The American conductor John Wilton Nelson was born the day before the attack on Pearl Harbor, to American missionaries living in Costa Rica. He grew up with considerable exposure to religious vocal music. He is still most strongly identified with his interest in, and performance of, major choral-orchestral sacred music masterworks of the Western musical tradition.
He studied in Orlando, FL, and at Wheaton College in Illinois, then tookRead more conducting from Jean Morel at the Juilliard School in New York. While there, he won the Irving Berlin Award for conducting. He worked primarily in New York, in a variety of freelance jobs (including conducting on some of Peter Schickele's "P.D.Q. Bach" performances on the Vanguard Records label).
One of his notable accomplishments was organizing and conducting the New York concert premiere of the immense opera Les Troyens by Hector Berlioz, one of the composers he most deeply admires. He had already made his opera-conducting debut at the New York City Opera, in 1972, with Carmen. The success of his Troyens performance led to an immediate engagement to conduct it at the Metropolitan Opera in New York, in 1973. He also conducted the American premiere of Benjamin Britten's Owen Wingrave at Santa Fe.
In 1976, he was appointed music director of the Indianapolis Symphony Orchestra. During his tenure there, the orchestra became a full-time (52 weeks a year) organization. Nelson returned the orchestra to recording (on the New World label) and led its move to the intimate Circle Theater (now Hilbert Circle Theater) in the city's center. He is credited with improving the orchestra's ensemble and sound.
In 1979, he also became associated with the Opera Theater of Saint Louis, and in 1983 was appointed music director of the Caramoor Festival. After a dangerous illness in the mid-'80s, he gave up all these positions (in 1987, 1991, and 1990, respectively) and transferred his major activities to Europe, where he gained a reputation as a major operatic conductor, especially following a highly praised recording of Benvenuto Cellini in Lyons, in 1989.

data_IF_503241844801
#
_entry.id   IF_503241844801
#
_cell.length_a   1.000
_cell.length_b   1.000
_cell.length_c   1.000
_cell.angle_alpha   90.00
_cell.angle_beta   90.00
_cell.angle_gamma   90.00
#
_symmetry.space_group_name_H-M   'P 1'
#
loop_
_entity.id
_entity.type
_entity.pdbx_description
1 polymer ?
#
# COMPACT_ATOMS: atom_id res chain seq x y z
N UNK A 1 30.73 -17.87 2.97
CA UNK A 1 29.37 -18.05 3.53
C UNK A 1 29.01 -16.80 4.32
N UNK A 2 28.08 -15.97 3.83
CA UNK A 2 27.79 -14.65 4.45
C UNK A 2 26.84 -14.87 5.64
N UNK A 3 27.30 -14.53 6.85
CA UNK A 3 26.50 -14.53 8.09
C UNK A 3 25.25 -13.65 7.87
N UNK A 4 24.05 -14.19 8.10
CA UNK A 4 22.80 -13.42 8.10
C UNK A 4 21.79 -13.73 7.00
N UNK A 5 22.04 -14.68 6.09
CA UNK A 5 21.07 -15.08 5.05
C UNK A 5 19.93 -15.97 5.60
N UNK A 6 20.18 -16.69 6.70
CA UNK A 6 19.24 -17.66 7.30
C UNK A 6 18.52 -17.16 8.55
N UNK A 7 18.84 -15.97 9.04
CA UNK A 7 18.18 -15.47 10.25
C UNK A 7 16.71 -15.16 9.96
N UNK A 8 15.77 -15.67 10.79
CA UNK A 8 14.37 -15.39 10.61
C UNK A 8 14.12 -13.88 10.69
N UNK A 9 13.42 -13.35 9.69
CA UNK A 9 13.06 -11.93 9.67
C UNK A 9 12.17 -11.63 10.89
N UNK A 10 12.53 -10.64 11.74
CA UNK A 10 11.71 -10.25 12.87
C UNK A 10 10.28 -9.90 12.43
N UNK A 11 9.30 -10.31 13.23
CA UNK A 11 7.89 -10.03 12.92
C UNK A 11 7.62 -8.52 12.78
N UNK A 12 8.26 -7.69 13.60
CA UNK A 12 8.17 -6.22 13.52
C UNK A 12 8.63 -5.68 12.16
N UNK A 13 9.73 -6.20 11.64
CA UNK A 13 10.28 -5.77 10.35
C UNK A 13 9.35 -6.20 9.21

He has conducted many of the leading symphony orchestras of the world, including the Los Angeles Philharmonic, the Saint Louis, Chicago, Pittsburgh, Boston, and San Francisco Symphonies, the Cleveland Orchestra, the Dresden Staatskapelle, the Leipzig Gewandhaus, Orchestre de Paris, the Oslo Philharmonic, and the orchestras of Stockholm, Rotterdam, Stuttgart, and Cologne. As an opera conductor, he has appeared at the Chicago Lyric Opera and the opera houses of Rome, Geneva, and Paris. His operatic repertory is wide, ranging from Handel to contemporary opera. In the concert hall, he conducts the great choral masterworks of Bach, as well as new works, including Takemitsu's I Hear the Water Dreaming, and Paul Schoenfeld's Deborah, which he premiered.
John Nelson has recorded frequently, including acclaimed recordings of Berlioz's Beatrice et Benedict, and Handel's Semele (a Grammy award winner). He has formed an organization to raise money and commission new major sacred choral-orchestral works, redressing, he says, the secular emphasis of twentieth-century music. Schoenfeld, Henryck Gorecki, Christopher Rouse, Oswaldo Golijov, and Augusta Reed Thomas are among the composers the organization, Soli Deo Gloria Inc., has commissioned.
In 1998, he accepted the position of music director of the Ensemble Orchestral de Paris, a 14-week a year commitment that will enable him to pursue his operatic and other conducting projects. Read less
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